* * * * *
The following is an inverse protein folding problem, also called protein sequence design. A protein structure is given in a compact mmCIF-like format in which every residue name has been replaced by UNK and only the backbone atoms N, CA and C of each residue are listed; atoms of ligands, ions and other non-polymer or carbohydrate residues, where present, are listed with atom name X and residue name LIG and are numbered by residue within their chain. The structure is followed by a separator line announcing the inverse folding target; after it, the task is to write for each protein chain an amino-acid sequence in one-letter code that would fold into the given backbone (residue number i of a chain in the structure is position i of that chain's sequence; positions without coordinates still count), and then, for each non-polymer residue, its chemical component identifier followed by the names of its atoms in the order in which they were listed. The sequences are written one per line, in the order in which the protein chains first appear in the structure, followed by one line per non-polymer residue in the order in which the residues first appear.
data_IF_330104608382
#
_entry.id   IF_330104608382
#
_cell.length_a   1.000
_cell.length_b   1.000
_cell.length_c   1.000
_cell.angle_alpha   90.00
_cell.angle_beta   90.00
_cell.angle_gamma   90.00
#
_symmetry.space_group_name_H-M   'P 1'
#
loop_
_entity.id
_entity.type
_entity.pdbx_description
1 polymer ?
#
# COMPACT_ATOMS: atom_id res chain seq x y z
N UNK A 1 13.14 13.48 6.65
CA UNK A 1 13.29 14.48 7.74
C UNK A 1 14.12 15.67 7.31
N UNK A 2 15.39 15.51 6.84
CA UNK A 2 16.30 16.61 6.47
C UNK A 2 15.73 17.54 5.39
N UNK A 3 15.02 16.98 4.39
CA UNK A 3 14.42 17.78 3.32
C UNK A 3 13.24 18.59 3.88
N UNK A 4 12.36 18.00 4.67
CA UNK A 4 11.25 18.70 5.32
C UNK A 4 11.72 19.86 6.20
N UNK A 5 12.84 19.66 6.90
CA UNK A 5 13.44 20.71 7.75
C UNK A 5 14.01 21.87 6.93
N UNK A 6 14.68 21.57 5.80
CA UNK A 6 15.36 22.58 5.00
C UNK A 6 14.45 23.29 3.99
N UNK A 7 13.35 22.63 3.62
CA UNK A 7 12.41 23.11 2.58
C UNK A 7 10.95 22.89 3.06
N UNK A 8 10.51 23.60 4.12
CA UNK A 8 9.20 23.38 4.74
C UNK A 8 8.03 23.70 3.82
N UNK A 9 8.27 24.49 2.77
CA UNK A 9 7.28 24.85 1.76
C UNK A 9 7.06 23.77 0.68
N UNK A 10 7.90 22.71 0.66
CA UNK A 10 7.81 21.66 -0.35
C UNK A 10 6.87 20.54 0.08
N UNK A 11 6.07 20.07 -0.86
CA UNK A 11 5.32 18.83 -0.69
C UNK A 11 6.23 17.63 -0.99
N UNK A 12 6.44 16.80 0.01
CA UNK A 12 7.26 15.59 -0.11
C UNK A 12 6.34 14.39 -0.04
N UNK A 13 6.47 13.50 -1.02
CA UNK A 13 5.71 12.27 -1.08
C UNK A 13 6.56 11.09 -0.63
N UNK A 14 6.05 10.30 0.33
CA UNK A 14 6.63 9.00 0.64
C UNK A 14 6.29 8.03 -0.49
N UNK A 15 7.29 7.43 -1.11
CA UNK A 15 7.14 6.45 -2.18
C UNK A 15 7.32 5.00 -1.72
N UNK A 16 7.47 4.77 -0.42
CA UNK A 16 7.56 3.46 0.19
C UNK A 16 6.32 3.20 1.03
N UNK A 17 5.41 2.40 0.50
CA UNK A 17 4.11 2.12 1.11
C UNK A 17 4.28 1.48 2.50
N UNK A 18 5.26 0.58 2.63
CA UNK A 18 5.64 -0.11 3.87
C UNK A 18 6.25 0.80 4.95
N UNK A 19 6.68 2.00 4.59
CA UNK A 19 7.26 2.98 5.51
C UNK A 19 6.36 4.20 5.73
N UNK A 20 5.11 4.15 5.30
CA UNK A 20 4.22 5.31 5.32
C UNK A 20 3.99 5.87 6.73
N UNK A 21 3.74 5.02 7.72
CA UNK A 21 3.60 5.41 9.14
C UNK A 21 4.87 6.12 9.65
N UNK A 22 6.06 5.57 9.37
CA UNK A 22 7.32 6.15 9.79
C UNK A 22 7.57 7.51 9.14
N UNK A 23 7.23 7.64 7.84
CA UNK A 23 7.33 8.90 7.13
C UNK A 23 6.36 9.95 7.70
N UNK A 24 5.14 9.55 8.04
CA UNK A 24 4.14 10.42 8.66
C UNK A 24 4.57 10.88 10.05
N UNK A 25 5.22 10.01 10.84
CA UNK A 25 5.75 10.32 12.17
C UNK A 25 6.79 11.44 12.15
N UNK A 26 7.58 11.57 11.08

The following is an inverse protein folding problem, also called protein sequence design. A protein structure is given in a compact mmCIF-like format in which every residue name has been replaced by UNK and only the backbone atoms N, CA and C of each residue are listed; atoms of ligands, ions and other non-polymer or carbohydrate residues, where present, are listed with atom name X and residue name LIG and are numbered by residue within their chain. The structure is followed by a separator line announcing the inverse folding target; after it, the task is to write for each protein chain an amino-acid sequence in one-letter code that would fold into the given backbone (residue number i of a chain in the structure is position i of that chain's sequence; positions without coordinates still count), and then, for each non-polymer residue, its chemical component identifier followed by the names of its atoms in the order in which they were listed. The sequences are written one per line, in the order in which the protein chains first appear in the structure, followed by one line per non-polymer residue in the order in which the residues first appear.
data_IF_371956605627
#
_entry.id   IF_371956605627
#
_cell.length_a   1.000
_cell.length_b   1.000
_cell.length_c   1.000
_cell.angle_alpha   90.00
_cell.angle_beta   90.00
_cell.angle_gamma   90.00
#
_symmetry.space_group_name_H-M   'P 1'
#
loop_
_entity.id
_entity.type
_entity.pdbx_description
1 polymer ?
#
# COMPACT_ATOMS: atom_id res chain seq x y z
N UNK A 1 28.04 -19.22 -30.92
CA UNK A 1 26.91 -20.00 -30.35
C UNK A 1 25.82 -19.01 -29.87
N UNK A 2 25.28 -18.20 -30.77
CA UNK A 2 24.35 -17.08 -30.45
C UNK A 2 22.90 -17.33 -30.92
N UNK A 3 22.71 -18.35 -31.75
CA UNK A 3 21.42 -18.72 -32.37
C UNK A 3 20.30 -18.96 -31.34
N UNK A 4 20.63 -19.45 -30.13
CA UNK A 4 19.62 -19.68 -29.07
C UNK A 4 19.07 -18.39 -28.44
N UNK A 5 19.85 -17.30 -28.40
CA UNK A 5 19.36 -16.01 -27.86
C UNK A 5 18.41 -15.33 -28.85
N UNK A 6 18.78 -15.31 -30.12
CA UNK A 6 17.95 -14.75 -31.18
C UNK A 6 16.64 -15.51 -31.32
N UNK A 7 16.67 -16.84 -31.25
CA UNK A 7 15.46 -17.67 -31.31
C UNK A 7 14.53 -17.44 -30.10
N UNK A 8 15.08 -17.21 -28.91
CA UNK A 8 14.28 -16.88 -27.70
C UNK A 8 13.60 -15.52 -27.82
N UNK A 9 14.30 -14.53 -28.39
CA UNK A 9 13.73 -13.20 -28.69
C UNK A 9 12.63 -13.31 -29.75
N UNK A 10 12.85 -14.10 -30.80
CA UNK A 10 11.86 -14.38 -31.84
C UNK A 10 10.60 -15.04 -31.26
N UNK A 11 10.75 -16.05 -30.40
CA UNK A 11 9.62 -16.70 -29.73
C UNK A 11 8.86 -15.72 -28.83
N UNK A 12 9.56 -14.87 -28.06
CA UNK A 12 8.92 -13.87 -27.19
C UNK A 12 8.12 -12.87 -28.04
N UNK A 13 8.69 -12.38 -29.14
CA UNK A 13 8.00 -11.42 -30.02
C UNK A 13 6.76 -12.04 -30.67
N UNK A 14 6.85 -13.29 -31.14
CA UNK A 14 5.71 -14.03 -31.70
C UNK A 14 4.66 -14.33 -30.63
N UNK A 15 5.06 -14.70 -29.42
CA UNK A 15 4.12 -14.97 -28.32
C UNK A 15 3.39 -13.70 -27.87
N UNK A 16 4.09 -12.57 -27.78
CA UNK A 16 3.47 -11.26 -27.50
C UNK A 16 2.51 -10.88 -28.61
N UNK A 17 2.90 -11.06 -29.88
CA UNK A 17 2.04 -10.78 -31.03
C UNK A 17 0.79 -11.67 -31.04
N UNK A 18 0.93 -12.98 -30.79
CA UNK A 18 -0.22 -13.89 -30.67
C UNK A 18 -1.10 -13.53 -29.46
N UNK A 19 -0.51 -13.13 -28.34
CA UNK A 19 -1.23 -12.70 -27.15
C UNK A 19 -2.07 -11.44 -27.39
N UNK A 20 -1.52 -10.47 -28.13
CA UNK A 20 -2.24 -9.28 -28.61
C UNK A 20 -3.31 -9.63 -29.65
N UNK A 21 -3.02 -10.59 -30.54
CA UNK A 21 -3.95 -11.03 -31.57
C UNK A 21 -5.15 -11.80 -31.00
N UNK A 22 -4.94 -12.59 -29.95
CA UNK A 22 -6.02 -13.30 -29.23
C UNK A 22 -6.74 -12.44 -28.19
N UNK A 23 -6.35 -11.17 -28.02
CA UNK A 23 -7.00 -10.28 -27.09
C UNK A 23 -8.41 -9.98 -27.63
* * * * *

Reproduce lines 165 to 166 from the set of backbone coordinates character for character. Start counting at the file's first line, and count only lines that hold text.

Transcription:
CA UNK A 16 3.47 -11.26 -27.50
C UNK A 16 2.51 -10.88 -28.61